Published: June 28th 2012June 28th 2012
My first real stop on my Central America adventure was in Ciudad Colon, situated about 40 minutes outside of San Jose, in the country side bordering the jungle. I heard about WWOOF (World Wide Opportunities on Organic Farms) from a friend and thought it would be a neat experience to stop at some of these organic farms along my travels and volunteer in exchange for room and board. Not only would I experience and learn new things that I couldn't otherwise as just a backpacker, but it would also help to offset some of the travel costs. Some are free and will provide you with the basic foods, while others might charge you a small fee per night to help with the cost of food.
Robert Roman is a retired American, who has been involved with the organic food movement all his life. He had spent most his life as a cheese maker, farmer, or import/exporter. 16 years ago he moved to Costa Rica for a nicer weather and the proximity of many tropical fruits and vegetables. He owns a farm here now and has a local drivers licence, but like many foreigners he does not a visa,
once eaten, we plant it again. takes 2 years to grow a single pinapple
meaning he just needs to leave the country every 3 months for a couple hours or days.
The experience on his 2.5 acre farm took a little to get used to, but has been an absolute great experience and eye opener. I have now spent a week on his farm and am ready to move on in the next couple days, so I want to share with you just a little of what I did. If one is afraid of insects, dogs, poisonous snakes, monkeys, small reptiles, and many other unknow species, this is not the place. Robert set up the farm in order to teach people about organic gardening. I spent my time with five other volunteers, all from the US. Four of them set up their tents in the middle of the property (they are a lot braver then me), where I set up my sleeping headquarters in the abandoned warehouse along side one other volunteer. Since it does get dark around 6pm and the suns comes up pretty early, we usual go to bed around 9pm and are awake around 6am. Everyone takes care of their own breakfast and lunch in our covered outdoor
kitchen. Once dinner time roles around, we colaborate on a meal for everyone. The day is spent working on projects around the farm. This includes feeding the 8 dogs, weeding (all by hand and lots of it), trimming, harvesting fruits and vegetables for our own consumption, creating new garden beds, cleaning, organizing, and whatever else is required from us. Most work does get done in the morning hours as the heat is too intense in the afternoon. After lunch we go back only to finish up some jobs and clean up equipment. If it's not the heat that brings us back to our covered area, then it is the massive rainfalls we experience just about every day. Mostly it will only rain for 1-3 hours, but it will come down very heavy.
The sun and weather here is nice, yet it will take some time to get used to for this white boy. I though that if I would apply enough suntan lotion on my first day that I could get a decent tan from working in the garden shirtless. Little did I know I put on the wrong suntan lotion (SPF 4). Not only was it
our lizard friend Roberto
not meant to block against the sun, it was also designed to help with speeding up the tanning process. I burnt my back soooooooo bad, that I was in quite some pain for about three days before I had small blisters form all over my back. Good thing it happened on my first day of my week stay as I would have not been able to travel at all if I had too. Instead of working in the sun, I was lucky enough to work inside for the last couple days, which meant I was cleaning toilets and cooking for people. It did not take long to be like by everyone when you are making them fresh pita and sourdough bread, banana bread, and squash gnnochi.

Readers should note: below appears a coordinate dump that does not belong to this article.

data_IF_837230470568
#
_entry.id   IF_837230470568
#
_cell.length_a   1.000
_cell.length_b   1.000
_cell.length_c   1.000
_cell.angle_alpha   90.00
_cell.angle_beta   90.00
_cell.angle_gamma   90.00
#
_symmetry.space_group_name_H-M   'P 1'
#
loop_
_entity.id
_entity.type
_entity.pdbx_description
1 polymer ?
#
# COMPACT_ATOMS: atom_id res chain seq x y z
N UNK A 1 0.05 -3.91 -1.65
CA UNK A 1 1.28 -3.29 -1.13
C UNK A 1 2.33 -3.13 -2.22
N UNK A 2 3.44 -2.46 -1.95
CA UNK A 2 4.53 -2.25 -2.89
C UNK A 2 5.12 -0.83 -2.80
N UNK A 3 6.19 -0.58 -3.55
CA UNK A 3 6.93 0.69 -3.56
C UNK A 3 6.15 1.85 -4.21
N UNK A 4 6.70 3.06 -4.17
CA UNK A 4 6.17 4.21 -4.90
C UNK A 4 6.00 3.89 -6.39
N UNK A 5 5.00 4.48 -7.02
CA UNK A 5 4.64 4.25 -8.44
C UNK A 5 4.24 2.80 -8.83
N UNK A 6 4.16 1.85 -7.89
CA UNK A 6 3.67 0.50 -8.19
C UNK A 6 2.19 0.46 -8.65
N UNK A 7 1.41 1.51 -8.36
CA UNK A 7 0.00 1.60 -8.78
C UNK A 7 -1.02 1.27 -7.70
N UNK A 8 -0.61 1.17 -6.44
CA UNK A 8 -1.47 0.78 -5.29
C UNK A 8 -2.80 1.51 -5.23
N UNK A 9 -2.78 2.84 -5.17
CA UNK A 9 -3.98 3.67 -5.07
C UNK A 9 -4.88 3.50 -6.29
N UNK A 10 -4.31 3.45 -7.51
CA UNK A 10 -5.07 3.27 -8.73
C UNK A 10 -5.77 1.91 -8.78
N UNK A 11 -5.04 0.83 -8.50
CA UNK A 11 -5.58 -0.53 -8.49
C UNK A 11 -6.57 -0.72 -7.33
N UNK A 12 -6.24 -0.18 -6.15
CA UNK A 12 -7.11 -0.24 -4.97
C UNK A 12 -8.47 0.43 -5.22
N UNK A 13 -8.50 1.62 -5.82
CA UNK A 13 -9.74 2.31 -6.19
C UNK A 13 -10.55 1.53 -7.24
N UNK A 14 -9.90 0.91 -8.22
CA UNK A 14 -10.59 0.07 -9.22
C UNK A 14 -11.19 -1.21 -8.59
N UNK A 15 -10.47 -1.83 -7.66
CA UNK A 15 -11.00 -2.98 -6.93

My culinary experience has been very eye opening. The farm is filled with so many fruits and vegetables that I have either never heard of or never seen grow before. Other then the basic flour, butter, and milk, we eat and harvest everything from our own backyard. This is only a small list of what is out there, but on a daily basis and depending on ripeness these are some of
the foods I might be eating: banana, plantane, avocado, orange, tengarine, sweet potatoe, mango, squash, lime, sweet lemons, leeche, hot peppers, tomatoes, and the list goes on. In our down time we like to experiment with some of these foods. We use the fermentation process to make pickled goods, alcohol, baked goods, sauces and many other cool things. We even made our own Rennit cheese with Robert yesterday which turned out great.
All this beautiful land is also bordering the jungle and is shared by many different animals. My feet have been eaten up by ants, spiders, and mosquitos. There are many more little insects that we share our meals with. It took a couple days to get used to but by now you are used to having things crawl around everywhere. We also saw a little diamond snake, which are poisinous. Also having eight dogs on the property, you have to assist with removing ticks and lice. On a much brighter note, you get to see some other animals in their natural habitat for the first time. Here specifically I have seen a lizard, the most colourful birds and butterflies, and many monkeys. The farm gets
visited by a group of monkey a couple times a week as they come up from the jungle for some fruit snacks. As you watch them eat and climb around, they will pick up items they can find and throw them at you from above.
There was a day this week when my back was still burnt and I was itching everwhere when I asked myself why I was doing this again exactly. The answer came to me pretty quick the next day. It was the realisation of all the amazing people I have met and will meet, and some of God's beautiful creation that I have yet to see and experience.
There are more photos below